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Marshall's Scholarship Application Help Needed!

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Hey everyone! 

Currently answering all of the essay questions for the Marshall's Scholarship and most of my answers have been through two or three drafts already. Programs of choice - Anthropology of Ethnicity, Nationalism and Identity – University of Kent and Anthropology of International Development and Humanitarian Assistance – Brunel University. I'll post the question/answer combination here, because I'm hoping to get some productive feedback. These have already gone through my professors, but I want to make sure that they are as good as they can be before I submit them. Anyway, here goes the first question/answer combination.


Personal Statement
This should be a short statement, in which candidates should describe their academic and other interests and pursuits.

With the grandchildren in a semi-circle around his feet, my grandfather launched into one of his many stories from Africa. Soon, the adults filtered in until the room was filled with my entire family. As he finished his tale about an encounter he had as a child with a famous witch doctor in Swaziland, there was a chorus from the crowd for another. With several generations of stories to choose from and a lifetime living in a world that values oral traditions, my grandfather did not disappoint. Thus began my introduction into world history and foreign cultures. When I was not listening to stories about Africa, tales from Israel also abounded. Although they had been in the United States for several decades, my paternal grandparents’ house had a generous sprinkling of Israeli artifacts from their thirty years in Israel. The shofar, the Passover dish, and paintings of the roads in Jerusalem added validity to the tales from Israel that also sprinkled my childhood. Little did I know then that the stories of witch doctors, rabbis, and religions that I heard in my youth would spark a lifelong interest in history, anthropology, and international relations.

My undergraduate experience was one of intense academic pursuit combined with extensive extracurricular activities. When I wasn’t working on homework for my honors and history classes, I could be found captaining an intramural volleyball team, volunteering 20-30 hours a week at local non-profit organizations, or training horses at my university’s stable. Originally, my goal was to graduate and begin law school immediately after college. I planned on eventually become an international human rights lawyer. I knew that I wanted to study abroad to expand my educational experience. My academic advisor, Dr. Robert Lively, knew of my ambitions and suggested that I challenge myself by studying in Vienna, Austria. I agreed and soon after I began my semester at Universität Wien. Little did I know that living in Europe for four months would not only provide valuable life experiences in a different culture, but would ignite a change in my own personal career plans from lawyer to professor.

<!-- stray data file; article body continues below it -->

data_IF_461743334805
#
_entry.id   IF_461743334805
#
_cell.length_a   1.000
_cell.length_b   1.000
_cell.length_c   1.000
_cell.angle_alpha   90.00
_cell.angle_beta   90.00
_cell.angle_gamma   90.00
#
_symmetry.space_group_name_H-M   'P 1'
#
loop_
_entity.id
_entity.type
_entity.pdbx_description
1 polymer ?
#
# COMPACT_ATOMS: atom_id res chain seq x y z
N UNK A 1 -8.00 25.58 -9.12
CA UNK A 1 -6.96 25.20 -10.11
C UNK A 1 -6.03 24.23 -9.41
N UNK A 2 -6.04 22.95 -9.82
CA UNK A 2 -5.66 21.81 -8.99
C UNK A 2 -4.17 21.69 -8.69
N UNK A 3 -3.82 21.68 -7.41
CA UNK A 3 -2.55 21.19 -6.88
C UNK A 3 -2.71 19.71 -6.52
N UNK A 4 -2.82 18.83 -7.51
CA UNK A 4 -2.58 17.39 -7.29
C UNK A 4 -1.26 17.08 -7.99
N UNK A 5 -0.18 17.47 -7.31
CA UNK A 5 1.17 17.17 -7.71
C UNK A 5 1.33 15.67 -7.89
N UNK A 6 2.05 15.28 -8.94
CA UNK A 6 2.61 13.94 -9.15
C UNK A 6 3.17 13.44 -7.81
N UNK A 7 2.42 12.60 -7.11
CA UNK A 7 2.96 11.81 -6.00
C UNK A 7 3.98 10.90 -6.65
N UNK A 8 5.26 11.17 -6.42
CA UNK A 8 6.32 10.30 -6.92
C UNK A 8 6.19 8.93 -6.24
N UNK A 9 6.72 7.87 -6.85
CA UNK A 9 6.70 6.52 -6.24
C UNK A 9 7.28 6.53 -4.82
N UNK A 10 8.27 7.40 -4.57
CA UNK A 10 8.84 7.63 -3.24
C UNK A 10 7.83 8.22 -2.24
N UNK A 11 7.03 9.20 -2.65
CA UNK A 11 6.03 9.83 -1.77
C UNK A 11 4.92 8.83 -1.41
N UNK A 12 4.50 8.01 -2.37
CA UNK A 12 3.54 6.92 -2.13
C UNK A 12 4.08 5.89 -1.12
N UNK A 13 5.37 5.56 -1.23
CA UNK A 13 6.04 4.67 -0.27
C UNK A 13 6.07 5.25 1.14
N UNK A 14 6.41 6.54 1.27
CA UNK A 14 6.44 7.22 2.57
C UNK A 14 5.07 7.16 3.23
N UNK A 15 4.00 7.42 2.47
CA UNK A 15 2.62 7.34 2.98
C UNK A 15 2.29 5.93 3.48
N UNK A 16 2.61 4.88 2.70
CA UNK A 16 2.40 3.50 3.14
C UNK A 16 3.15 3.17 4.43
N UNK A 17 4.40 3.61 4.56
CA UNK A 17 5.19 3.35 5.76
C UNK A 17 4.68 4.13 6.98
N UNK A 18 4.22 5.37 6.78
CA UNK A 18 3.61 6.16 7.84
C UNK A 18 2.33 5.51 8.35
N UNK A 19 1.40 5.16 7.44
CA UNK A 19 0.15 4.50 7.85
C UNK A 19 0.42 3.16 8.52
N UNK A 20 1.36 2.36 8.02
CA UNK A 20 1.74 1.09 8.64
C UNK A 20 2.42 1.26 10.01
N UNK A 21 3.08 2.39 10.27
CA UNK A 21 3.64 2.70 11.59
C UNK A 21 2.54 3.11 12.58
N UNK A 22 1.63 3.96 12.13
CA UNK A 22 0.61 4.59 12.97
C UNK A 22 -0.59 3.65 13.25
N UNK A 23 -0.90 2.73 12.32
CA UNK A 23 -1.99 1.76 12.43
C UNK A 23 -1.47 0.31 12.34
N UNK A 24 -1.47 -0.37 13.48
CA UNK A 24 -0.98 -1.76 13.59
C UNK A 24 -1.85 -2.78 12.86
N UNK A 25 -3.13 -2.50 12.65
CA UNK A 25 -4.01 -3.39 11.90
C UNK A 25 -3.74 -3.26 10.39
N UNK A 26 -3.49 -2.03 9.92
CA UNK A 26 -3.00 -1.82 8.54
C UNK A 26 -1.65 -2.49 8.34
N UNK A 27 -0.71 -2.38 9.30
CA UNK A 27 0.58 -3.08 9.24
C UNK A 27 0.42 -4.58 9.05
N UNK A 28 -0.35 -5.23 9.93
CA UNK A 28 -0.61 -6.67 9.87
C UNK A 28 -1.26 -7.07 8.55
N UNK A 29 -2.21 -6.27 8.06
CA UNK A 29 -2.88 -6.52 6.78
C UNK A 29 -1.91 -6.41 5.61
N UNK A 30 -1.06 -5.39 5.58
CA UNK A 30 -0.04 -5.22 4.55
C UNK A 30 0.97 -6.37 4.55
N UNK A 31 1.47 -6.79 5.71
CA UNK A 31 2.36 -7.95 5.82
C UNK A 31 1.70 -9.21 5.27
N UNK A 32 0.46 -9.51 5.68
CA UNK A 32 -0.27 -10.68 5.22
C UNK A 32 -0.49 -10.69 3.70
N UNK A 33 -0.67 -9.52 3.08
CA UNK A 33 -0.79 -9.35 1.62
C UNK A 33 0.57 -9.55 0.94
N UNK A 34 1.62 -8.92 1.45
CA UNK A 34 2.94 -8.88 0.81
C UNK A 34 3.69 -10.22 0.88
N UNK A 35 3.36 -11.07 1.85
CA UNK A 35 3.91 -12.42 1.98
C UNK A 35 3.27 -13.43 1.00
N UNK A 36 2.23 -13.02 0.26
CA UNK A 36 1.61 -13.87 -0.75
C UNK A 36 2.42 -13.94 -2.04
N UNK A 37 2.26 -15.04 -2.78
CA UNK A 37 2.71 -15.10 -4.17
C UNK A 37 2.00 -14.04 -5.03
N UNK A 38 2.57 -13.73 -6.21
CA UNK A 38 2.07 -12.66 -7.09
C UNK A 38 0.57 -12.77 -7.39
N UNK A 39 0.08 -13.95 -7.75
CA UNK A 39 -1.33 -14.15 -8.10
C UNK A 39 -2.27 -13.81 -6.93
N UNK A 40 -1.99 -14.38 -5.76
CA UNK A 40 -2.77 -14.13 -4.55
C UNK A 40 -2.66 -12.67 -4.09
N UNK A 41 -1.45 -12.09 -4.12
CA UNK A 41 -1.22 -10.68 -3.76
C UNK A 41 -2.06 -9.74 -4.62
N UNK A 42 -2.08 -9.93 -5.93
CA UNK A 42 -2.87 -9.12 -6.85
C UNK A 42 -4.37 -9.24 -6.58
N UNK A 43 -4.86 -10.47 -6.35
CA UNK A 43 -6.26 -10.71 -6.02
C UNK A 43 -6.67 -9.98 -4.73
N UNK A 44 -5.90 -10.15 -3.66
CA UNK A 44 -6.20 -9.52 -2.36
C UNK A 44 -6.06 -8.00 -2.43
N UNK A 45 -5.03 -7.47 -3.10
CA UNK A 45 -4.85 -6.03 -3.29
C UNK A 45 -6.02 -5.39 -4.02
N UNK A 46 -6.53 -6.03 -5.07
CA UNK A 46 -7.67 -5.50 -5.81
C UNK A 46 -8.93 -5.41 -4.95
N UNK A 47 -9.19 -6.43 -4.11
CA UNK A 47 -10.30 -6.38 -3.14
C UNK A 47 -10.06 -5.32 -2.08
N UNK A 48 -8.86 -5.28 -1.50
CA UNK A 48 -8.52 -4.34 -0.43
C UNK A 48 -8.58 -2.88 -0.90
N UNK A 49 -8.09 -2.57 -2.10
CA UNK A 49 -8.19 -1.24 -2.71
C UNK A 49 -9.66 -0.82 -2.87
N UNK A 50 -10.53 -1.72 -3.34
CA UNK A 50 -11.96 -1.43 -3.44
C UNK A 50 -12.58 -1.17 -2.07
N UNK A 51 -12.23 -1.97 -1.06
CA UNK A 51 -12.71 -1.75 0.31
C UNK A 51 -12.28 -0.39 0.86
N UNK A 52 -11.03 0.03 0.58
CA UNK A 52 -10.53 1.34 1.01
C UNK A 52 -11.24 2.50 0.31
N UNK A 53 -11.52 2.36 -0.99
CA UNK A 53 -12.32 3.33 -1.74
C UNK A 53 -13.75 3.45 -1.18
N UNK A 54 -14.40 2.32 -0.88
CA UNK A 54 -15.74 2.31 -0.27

As I was studying German, Austrian literature, and the history of Europe, I also studied the people that I met. Unlike where I grew up in the American Midwest, I realized that traveling a few hours in any direction landed me in different countries with different languages and cultures. At first I was intimidated by the differences that surrounded me, but I quickly embraced the changes and began exploring this new-to-me world. I found that I loved the assortment of cultures that could be found in such a small area and traveled frequently to gain as much intercultural experience as possible. A pivotal class that was offered in Vienna, “Long Road to Auschwitz”, was concerned with the evolution Jewish-Austrian relationships, and was taught by Dr. Alfred Pfabigan. He introduced ideas concerning the development of cultures, ethnicities, and human rights. These ideas continued to influence my academic desires long after I left Austria.
Once I returned, I wanted to ensure that my learning about diverse cultures did not end when I came back to the United States. With the guidance of Drs. Heather Clemmer and Robert Lively, I chose the American Civil War as the topic for my primary research project due to the distinct subcultures available for study. My undergraduate senior thesis was a cumulation of two years of research. After studying links between the importation of slaves in colonial times to the Ku Klux Klan’s massive surge in popularity in the 1920’s, I came to the conclusion that the Civil War was not a war about slavery or states rights, but rather a battle of cultures with its origins in the beginning of North American colonialism. These different cultures had intricate social networks in which racial and gender relationships were extremely diverse depending on the region. My final research project “Racial and Gender Relationships: Pre-, During, and Post Civil War” was presented at the Southern Nazarene Undergraduate Research Symposium in early 2013. Even though my undergraduate career is over, my thirst for knowledge continues.